FOSTER: I know you have also made some predictions on passenger numbers. They are actually up, aren't they? And they are going to keep going up. So what is the problem here with the business, when passenger numbers are going up. And the margins are so tight, it can't entirely be down to fuel prices.

BISIGNANI: You know the traffic is going up by 5.7 percent. And the capacity is of 6 percent. So we have more capacity than traffic, and this is not helping. And the yields, due to this fact, will probably raise between 1 and 1.5 percent. So that is another issue. That is helping in a certain way, but it is still quite fragile.

FOSTER: And in terms of hedging, airlines always do hedge, or make predictions on what oil prices will be and they sort of ensure against that, don't they? Why are they getting it so wrong at the moment?

BISIGNANI: But, no, the hedges, roughly 50 percent. Who is not hedging is many of the Asian players. And especially in China, because the situation in China is not so easy for airlines so that substantially, directly, government owned to have this couch. You use this kind of tool. But all, on the other side, you know, this-the labor, the costs, especially in Europe we have taxed in an incredible way. In the U.K., for example, there is an ADP tax of 3 billion pounds. In Germany, recently, there has been imposed another billion euro tax on Air (ph) Austria. So all this taxation is not helping because we are still a sick industry.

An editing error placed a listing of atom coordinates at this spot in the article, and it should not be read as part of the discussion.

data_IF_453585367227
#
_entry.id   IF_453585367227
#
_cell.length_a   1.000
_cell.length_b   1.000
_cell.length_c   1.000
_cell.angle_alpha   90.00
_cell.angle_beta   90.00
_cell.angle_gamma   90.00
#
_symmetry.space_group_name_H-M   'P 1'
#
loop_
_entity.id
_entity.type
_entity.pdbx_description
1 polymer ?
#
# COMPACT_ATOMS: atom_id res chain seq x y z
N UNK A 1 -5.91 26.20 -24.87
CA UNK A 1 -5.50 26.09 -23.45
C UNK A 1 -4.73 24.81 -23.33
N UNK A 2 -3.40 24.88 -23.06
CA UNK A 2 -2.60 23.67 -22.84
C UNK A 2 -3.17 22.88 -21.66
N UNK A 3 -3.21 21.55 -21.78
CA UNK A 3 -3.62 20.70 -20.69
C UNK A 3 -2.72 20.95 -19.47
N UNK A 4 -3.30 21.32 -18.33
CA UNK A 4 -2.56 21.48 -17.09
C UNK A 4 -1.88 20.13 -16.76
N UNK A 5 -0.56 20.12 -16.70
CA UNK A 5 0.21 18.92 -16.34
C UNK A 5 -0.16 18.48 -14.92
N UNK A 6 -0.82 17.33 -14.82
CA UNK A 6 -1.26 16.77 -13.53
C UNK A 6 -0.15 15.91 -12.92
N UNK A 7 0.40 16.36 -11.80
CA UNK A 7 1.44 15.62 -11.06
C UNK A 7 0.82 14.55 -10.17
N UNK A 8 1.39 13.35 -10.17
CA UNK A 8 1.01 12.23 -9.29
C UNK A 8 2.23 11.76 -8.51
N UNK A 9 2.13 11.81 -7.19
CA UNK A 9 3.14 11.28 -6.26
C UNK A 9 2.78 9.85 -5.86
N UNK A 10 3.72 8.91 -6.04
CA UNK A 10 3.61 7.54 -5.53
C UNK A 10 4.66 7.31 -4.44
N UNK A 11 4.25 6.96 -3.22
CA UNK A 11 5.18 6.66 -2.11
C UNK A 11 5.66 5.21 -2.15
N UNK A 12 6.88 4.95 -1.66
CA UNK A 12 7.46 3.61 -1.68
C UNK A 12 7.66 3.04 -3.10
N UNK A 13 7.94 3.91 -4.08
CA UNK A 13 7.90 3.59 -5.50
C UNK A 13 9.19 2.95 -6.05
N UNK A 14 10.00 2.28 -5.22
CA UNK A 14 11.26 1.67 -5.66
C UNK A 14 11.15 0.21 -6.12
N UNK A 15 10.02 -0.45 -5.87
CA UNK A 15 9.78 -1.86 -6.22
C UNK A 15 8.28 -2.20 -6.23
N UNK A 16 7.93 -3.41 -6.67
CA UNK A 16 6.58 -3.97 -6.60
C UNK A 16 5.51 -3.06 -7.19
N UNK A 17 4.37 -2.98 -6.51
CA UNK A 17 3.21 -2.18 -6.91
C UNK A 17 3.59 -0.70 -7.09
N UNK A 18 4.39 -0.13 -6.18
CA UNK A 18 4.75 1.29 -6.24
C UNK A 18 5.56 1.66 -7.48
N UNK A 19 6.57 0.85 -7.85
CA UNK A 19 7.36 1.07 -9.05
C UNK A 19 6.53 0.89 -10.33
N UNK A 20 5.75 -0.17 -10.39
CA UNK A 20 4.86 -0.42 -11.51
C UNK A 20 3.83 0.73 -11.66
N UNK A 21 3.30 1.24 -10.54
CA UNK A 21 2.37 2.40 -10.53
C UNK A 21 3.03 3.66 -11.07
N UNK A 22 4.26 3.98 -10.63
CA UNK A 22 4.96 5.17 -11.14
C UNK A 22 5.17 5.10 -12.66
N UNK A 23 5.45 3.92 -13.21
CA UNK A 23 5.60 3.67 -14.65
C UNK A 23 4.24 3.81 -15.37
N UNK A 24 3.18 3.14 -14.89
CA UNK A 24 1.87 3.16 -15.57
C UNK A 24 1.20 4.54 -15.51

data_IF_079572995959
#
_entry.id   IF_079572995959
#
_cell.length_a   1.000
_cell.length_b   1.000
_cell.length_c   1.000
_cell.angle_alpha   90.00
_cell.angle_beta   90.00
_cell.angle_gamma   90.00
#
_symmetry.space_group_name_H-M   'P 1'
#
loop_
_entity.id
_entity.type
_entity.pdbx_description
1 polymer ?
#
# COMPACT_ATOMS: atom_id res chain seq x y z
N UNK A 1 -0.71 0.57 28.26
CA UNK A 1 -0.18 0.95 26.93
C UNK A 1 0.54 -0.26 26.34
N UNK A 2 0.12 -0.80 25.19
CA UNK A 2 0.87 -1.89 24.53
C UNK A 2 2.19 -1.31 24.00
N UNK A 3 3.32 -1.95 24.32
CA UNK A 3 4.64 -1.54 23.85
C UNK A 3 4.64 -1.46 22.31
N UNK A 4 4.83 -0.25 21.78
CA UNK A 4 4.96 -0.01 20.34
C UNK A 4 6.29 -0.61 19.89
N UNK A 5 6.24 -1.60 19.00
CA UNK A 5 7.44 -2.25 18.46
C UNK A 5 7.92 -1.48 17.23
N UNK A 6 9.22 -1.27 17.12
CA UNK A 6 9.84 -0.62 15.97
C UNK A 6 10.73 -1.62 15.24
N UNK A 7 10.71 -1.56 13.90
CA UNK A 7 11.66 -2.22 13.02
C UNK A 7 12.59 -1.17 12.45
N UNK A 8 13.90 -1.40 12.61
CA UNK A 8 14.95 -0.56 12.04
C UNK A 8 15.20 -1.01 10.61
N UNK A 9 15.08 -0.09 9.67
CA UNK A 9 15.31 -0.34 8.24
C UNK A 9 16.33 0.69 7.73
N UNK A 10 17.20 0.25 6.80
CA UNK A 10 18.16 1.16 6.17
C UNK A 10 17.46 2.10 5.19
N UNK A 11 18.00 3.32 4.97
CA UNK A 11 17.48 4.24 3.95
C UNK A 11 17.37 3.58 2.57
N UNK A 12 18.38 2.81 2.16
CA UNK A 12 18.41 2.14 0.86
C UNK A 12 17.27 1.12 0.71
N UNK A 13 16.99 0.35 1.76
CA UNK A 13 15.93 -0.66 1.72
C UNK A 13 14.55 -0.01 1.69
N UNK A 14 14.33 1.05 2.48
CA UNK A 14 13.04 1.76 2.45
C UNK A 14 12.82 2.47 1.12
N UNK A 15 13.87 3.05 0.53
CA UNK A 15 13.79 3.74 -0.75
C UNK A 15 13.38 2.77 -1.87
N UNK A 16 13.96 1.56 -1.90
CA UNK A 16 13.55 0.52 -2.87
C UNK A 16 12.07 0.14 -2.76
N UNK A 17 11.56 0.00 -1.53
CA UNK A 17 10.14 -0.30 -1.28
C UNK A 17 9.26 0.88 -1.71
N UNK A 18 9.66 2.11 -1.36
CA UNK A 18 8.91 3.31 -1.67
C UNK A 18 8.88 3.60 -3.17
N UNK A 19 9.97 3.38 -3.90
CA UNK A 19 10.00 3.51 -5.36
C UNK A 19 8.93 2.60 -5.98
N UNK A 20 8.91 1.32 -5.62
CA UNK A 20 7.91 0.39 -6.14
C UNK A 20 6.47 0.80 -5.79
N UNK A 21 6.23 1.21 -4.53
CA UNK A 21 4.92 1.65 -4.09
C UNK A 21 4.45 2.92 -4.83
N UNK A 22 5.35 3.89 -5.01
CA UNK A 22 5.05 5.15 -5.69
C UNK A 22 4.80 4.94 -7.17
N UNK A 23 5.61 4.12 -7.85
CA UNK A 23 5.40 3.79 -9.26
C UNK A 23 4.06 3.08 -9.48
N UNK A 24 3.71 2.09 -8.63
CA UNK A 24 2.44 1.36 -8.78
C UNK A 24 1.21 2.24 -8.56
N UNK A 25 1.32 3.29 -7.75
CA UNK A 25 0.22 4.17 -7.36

FOSTER: OK. So fuel surcharges are bound to go up at this rate, aren't they, if we go with your figures?

BISIGNANI: You know this is a decision of the airlines, individually and this situation where you have $10 billion increase, it is quite natural that the airline will decide a certain level of fuel surcharge, but this is up to the airline, we have nothing to do with it.


FOSTER: The head of IATA talking about their financial situation. The U.S. has got its own threat of a government shut down, though, is temporarily averted.


UNIDENTIFIED FEMALE: Anyone wishing to vote, or change their vote, if not, on this vote the yeas are 91, the nays are 9. The joint resolution is passed.